Reports coming out of India suggest the government is finally moving to ease restrictions on the outsourcing of Phase I trials to the country. However, any concrete measures that emerge could come with significant conditions on licensing and intellectual property attached.

The local reports say drug regulators are preparing the legal ground to allow initial testing of compounds discovered outside India without the need first to submit Phase I data from other markets.

Phase I studies have generally been excluded from the outsourcing boom that has seen a flood of clinical trials into India to take advantage of lower costs, qualified investigators, a large and diverse patient pool, and an improved legal and regulatory framework.

Reuters India quoted Drug Controller General Surinder Singh as saying that both Phase I trials and ‘Phase 0’ studies – first-in-human trials on just a few volunteers – are in the line for change. However, the Central Drugs Standard Control Organisation is also looking at a wider package of check and balances for clinical trials in India, such as more stringent monitoring systems, registration of contract research organisations (CRO) and creating a databank of trial volunteers, Reuters added.

India revised its Schedule Y regulations in 2005 to bring them into line with international standards and eliminate ‘phase lag’. Previously, sponsors could only start a clinical trial in India once the relevant phase had been completed in another market.

But Phase I has remained a sticking point, unless the sponsor wants to file data from another country and then repeat the study in India. Otherwise, Phase I trials are only permitted in India if the drug was discovered locally. Last year there were reports that the Indian government was considering a recommendation from its Drug Technical Advisory Board to lift these restrictions.

According to Dr Shirali Raina, director, clinical operations India for i3 Research, draft regulations on amending the Drugs and Cosmetics Act address the Phase I issue by stating that, for drug substances discovered in countries other than India, "Phase 1 data as required under items 1,2,3,4,5 (data from other countries) and 9 of Appendix 1 should be submitted along with application".

However, the draft continues, "if the IPR [intellectual property rights] for the new drug substance [are] owned by or assigned to an Indian company or if there is a valid agreement of the applicant with the holder of the IPR of the substance for the joint development of the substance for completion of clinical proof, the requisite Phase I studies may be conducted in India with the due permission from the licensing authority for generation of clinical data…".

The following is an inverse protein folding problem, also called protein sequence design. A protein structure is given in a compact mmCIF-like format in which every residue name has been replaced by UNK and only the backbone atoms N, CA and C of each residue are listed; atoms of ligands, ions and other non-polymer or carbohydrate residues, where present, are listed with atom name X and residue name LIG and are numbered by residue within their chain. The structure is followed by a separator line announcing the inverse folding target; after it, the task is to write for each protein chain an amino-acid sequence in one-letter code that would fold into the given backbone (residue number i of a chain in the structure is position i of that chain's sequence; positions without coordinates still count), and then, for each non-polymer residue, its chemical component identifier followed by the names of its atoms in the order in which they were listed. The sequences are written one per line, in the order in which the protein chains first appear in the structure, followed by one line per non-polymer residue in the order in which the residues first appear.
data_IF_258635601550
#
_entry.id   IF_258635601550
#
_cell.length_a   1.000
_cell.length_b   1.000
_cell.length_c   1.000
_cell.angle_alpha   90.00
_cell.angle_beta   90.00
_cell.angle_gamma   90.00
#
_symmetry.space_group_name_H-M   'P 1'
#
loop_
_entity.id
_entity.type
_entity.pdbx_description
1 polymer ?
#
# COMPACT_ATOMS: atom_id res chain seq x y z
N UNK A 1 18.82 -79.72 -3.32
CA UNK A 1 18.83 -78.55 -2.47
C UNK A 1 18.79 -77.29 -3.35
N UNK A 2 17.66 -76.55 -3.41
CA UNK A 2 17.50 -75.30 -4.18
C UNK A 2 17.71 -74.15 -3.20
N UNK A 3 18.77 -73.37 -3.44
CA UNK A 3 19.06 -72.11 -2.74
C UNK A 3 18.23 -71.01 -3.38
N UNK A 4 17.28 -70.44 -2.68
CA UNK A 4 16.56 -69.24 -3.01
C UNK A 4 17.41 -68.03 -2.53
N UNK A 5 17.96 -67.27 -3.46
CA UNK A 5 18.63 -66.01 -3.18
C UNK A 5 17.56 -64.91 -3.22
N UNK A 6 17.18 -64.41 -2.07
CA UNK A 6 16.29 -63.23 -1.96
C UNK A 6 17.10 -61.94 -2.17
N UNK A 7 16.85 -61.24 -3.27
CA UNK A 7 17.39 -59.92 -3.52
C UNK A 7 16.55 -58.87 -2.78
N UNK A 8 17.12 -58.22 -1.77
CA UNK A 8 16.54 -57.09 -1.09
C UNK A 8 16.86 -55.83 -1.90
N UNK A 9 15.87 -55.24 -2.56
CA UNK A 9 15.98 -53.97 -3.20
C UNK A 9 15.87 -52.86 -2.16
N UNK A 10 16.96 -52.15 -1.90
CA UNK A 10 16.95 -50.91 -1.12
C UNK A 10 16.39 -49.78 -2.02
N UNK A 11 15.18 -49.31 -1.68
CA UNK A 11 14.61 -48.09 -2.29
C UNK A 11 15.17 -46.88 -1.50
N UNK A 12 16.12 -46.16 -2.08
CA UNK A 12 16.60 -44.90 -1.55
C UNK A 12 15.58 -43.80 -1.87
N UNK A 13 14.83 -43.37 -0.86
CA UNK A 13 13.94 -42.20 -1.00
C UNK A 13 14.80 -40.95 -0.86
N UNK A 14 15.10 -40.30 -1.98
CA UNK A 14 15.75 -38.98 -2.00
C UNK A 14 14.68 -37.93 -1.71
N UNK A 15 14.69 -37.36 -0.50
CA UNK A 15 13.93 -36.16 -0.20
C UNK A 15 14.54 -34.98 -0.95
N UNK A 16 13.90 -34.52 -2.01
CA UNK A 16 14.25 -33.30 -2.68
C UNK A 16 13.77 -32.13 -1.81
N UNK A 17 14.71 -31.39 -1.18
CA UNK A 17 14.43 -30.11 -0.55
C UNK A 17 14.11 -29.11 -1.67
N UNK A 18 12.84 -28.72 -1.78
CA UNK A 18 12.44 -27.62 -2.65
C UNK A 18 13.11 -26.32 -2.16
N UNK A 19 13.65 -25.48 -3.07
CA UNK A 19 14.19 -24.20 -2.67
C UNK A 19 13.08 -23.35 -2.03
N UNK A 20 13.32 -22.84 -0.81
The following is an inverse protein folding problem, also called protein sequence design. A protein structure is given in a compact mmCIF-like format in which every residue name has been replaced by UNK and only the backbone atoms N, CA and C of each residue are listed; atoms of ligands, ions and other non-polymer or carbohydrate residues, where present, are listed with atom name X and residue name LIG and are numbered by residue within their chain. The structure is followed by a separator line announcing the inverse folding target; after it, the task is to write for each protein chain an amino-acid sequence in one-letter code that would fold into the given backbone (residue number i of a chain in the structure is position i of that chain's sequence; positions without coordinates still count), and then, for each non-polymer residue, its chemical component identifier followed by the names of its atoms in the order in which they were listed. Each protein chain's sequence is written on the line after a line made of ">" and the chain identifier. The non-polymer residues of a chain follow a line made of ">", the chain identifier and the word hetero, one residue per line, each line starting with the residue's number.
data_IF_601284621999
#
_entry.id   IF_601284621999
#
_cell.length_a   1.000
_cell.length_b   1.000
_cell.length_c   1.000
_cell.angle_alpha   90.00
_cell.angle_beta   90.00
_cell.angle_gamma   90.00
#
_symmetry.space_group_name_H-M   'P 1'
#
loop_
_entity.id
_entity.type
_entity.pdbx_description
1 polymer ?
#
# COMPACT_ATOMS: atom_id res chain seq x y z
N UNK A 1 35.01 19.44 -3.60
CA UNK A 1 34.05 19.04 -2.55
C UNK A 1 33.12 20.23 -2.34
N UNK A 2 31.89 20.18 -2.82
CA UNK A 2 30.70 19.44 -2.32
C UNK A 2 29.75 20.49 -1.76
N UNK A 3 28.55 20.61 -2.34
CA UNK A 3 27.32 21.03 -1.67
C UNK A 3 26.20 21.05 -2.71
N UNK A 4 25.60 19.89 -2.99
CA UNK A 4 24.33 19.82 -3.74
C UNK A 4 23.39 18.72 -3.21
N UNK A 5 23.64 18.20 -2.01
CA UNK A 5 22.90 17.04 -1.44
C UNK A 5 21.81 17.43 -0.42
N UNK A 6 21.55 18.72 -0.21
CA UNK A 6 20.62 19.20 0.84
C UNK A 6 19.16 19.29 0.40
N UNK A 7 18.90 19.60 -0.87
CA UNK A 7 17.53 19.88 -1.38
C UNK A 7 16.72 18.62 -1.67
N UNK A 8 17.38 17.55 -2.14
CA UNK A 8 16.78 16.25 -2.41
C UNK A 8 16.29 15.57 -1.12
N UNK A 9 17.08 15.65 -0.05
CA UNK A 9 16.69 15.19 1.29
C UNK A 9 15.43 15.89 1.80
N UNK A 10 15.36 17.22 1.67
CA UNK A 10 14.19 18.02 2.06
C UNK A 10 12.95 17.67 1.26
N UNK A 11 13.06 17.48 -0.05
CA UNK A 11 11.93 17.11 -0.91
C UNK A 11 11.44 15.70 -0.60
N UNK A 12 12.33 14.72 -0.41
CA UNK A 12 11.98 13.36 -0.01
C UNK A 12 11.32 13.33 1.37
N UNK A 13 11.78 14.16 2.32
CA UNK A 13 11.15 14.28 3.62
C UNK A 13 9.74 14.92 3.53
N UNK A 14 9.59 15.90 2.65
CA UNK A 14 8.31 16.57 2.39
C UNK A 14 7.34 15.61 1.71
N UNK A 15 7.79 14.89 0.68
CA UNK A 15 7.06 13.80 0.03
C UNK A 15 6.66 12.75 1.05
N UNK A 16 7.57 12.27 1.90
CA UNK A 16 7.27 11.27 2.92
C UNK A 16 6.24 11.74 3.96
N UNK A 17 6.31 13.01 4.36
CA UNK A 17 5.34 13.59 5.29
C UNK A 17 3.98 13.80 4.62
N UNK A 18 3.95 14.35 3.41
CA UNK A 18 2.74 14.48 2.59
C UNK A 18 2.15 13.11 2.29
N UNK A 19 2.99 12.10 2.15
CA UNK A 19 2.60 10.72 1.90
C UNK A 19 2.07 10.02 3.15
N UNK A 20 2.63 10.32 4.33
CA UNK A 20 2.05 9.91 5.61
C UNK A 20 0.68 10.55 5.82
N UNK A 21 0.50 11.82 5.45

Raina stressed that the proposals are still open to debate. There are suggestions from some quarters that there should be no IPR conditions attached to conducting Phase I trials in India, as this may be problematic when the work is outsourced to a contract research organisation. Another proposal is that Phase I trials should be permitted for drugs discovered abroad if the sponsor has a permanent establishment in India.

The thinking behind the proposed IPR/licensing conditions, Raina explained, is that they would enable Indian companies conducting joint R&D programmes with multinationals to run cost-effective Phase I studies in India.

The draft version was only published recently and normally there is a period of one to two months for feedback before the government will move towards finalising its proposals.

The mooted changes come at a sensitive juncture for the clinical trial sector in India. Claims that Indians are being used as guinea pigs to carry a CRO boom driven by outsourcing of international drug development programmes were encouraged last month by the revelation that 49 young children had died in clinical trials at the prestigious All India Institute of Medical Scientists (AIIMS) since the beginning of January 2006.

While no clear evidence has emerged that the deaths were related to drugs used in the trials, suspicions were fanned by the presence of five ‘foreign-manufactured’ pharmaceuticals among the various interventions used in the AIIMS studies.

If the Phase I amendments do go through, they will add momentum to what is already a very buoyant sector, albeit one that faces a widening gap between supply and demand in the human resources needed to maintain the current pace of growth.

A recent Planning Commission report said the market for clinical research in India, now worth around US$300 million, could reach US$1.5-US$2 billion by 2010. Other projections for the same timescale are more subdued, such as the oft-quoted figure of US$1-US$1.5 million from consultants McKinsey.

Speaking earlier this year at the annual spring conference of the Institute of Clinical Research (ICR) in Birmingham, Professor Anthony Woodman, chief executive officer of the Institute of Clinical Research India, suggested the true potential of the Indian market may be closer to US$500 million by 2010.